We are very pleased to announce the release of our new podcast, Stories from the Wild, chronicles and conversations from South Africa.
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In our inaugural episode, I have a conversation with Bishop Paul Verryn, Methodist minister, human rights advocate, captivating mystic and champion of the poor. He describes the work he is currently doing around South Africa, hearings in communities called Spaces of Hope. Reminiscent of, but not related to the TRC, these hearings invite anyone to bring any subject matter to the fore. This ranges from apartheid wounds still wide open, to current human rights violations and all the trauma, difficulty and sadness in between. Its a phenomenal initiative that can play a critical role in South Africa’s health and functionality.
The second part of the interview is much more personal. I wanted to know how he not only survived decades of trauma, his own and those around him, but how he remains functional, focussed, active and passionate in the world. I have a background as a therapist working with trauma, and spent many years exploring if and how healing can happen. I asked him what he did to survive the public attack on his person by Winnie Madikizela-Mandela in 1998 when she accused him of molesting children, a charge he was cleared of.
In this tender conversation, Bishop Verryn talks frankly and generously about how he overcame this devastating trauma. He also tells us what he draws on to do his work, and why he is so focussed on poor and marginalised people and what that means spiritually.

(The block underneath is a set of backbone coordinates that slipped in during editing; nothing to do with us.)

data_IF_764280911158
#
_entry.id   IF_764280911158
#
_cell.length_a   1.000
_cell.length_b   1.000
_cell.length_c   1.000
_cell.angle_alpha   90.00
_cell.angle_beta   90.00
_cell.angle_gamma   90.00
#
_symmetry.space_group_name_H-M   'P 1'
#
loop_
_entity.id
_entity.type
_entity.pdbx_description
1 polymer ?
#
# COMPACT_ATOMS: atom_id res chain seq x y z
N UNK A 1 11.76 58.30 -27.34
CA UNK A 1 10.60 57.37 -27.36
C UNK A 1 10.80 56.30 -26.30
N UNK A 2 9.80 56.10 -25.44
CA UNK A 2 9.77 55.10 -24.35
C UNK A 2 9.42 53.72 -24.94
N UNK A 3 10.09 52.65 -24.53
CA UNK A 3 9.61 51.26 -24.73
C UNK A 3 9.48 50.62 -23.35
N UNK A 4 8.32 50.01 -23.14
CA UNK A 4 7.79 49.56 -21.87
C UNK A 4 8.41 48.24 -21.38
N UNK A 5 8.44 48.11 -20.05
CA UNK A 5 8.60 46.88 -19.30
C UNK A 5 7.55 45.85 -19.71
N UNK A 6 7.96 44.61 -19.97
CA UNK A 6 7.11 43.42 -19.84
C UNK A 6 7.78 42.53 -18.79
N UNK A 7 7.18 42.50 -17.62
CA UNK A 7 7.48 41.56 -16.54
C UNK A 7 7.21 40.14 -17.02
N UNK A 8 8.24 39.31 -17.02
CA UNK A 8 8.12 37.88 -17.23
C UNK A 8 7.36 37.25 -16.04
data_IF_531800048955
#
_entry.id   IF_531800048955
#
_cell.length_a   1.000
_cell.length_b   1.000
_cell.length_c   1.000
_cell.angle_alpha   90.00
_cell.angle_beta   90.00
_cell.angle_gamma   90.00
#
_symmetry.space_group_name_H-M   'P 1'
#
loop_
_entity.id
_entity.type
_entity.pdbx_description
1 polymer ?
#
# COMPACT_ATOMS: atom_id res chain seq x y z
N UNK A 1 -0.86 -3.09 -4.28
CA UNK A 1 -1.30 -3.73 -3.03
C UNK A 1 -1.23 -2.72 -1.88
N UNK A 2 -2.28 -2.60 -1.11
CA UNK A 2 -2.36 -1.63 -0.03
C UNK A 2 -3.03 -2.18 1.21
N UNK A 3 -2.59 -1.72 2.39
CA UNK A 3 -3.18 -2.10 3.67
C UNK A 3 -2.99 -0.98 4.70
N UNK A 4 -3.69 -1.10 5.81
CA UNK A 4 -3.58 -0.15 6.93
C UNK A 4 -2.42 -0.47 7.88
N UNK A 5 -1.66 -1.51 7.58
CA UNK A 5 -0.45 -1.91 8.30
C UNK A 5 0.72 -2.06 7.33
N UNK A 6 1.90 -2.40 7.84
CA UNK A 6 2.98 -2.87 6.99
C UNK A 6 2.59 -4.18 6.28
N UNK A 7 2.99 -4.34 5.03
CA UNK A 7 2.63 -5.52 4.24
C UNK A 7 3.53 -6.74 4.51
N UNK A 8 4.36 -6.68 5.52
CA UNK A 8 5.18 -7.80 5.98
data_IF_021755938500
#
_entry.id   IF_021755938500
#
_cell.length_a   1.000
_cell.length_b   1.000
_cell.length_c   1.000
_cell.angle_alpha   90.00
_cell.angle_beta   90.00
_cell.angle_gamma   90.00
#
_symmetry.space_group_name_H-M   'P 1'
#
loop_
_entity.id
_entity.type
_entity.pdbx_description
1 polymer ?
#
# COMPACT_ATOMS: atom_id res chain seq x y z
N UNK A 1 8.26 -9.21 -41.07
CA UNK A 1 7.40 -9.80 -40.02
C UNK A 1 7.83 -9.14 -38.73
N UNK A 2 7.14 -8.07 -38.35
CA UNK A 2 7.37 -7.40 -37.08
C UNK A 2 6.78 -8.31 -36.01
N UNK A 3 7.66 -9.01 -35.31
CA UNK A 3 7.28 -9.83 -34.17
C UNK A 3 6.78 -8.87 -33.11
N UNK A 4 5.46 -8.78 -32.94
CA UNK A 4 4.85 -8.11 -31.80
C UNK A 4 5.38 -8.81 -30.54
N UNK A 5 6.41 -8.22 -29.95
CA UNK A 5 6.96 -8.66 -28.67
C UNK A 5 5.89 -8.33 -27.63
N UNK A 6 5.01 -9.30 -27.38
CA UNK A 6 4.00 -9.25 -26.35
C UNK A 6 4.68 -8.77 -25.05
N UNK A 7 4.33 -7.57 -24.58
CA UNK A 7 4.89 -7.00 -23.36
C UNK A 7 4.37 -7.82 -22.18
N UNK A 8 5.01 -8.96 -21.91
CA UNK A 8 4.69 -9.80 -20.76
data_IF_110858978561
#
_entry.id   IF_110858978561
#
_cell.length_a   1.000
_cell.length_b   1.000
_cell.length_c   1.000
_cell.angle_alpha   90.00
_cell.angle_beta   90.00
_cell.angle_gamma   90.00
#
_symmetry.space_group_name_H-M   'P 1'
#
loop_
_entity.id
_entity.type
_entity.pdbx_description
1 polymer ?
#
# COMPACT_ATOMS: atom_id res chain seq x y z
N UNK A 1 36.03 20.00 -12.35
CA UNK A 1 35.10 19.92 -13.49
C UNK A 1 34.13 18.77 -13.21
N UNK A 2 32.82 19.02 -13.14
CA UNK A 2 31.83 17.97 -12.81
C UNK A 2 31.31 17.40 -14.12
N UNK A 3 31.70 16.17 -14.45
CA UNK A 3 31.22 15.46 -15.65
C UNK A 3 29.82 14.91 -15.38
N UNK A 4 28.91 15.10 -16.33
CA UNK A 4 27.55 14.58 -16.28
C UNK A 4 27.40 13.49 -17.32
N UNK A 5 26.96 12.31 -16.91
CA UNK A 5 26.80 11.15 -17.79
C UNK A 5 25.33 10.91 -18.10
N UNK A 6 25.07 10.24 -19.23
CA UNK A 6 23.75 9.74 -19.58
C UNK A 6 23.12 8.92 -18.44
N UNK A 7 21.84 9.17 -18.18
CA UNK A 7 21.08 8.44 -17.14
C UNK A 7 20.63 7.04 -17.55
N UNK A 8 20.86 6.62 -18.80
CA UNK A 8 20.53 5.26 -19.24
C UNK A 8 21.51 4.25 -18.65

Our conversation took place across four locations in Johannesburg, spanning the full breadth of economic South Africa. From the quiet but serious wealth of Melrose Methodist Church to the rickety shacks of Clay Oven Informal Settlement on Witkoppen Road. And then Gracepoint Church with its espresso machine, leather couches and elegant architecture and the Jabavu Community Centre where Paul lives with 150 refugees and vulnerable people.
With Evangelist Pulane, Bishop Verryn blesses the communion at Clay Oven Informal Settlement
His insights, perspective and contemplation of his own life and drivers made for a rich conversation. His public insistence on integrity and his fearlessness in bringing attention and action to human rights abuses in an often chaotic South Africa will mark him as a non-conformist, unrelenting activist living the teachings of Jesus in a radical way.
Many thanks to the Rooiboklaagte B Assemblies of God Youth Choir for their exquisite song, to Brendan Jury for assisting us with the final mix and to Neroli Price and Rasmus Bitsch at Sound Africa for their advice.
I hope you enjoy listening to Stories from the Wild.
Bishop Paul Verryn, also known as the Reverend Doctor Paul Verryn and I at Gracepoint Church.